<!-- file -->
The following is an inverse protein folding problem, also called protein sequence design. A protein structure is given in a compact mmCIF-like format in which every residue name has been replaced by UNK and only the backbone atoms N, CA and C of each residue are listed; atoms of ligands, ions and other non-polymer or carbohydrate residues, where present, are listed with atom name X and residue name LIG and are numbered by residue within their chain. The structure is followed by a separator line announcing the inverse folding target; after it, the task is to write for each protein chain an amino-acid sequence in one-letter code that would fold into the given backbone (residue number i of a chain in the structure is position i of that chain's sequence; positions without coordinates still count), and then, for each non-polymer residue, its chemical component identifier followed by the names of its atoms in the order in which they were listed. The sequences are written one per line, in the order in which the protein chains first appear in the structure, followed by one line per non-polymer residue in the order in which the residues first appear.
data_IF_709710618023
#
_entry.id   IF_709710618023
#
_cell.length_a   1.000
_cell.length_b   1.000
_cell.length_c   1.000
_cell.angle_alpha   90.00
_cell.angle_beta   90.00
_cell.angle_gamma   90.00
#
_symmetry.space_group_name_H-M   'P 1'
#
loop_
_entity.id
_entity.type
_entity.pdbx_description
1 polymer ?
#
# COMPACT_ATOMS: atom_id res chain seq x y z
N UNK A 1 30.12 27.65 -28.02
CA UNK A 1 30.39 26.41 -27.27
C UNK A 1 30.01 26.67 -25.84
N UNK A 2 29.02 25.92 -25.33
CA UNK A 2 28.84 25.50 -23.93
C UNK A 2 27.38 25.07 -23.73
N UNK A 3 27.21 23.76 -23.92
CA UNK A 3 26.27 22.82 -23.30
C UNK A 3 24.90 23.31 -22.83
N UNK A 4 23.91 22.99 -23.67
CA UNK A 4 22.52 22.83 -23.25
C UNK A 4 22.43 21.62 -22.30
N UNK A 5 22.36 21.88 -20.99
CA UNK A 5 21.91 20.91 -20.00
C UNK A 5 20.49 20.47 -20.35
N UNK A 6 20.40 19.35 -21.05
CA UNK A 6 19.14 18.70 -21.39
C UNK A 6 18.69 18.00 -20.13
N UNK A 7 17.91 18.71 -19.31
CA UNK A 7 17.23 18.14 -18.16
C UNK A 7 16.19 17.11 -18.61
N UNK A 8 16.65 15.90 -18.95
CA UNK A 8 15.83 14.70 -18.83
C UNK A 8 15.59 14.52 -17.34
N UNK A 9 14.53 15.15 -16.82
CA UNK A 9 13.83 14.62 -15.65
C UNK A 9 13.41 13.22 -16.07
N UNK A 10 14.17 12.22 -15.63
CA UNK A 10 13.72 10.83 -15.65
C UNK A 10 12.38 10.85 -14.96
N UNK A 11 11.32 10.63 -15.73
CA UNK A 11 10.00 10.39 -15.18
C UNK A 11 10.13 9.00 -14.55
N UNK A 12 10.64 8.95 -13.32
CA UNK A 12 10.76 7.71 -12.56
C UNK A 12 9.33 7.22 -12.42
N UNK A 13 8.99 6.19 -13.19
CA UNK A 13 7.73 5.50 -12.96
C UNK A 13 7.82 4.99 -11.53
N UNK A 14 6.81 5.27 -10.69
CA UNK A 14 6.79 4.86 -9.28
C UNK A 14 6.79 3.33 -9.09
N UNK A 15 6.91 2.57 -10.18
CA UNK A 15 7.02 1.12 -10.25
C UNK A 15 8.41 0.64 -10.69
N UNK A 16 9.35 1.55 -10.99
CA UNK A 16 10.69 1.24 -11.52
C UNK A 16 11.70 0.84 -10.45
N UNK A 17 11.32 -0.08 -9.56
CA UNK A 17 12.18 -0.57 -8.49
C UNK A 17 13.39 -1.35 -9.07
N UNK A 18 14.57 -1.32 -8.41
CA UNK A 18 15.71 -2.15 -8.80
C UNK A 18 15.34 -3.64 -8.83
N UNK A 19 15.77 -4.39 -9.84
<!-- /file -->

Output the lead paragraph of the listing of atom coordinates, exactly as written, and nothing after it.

The following is an inverse protein folding problem, also called protein sequence design. A protein structure is given in a compact mmCIF-like format in which every residue name has been replaced by UNK and only the backbone atoms N, CA and C of each residue are listed; atoms of ligands, ions and other non-polymer or carbohydrate residues, where present, are listed with atom name X and residue name LIG and are numbered by residue within their chain. The structure is followed by a separator line announcing the inverse folding target; after it, the task is to write for each protein chain an amino-acid sequence in one-letter code that would fold into the given backbone (residue number i of a chain in the structure is position i of that chain's sequence; positions without coordinates still count), and then, for each non-polymer residue, its chemical component identifier followed by the names of its atoms in the order in which they were listed. The sequences are written one per line, in the order in which the protein chains first appear in the structure, followed by one line per non-polymer residue in the order in which the residues first appear.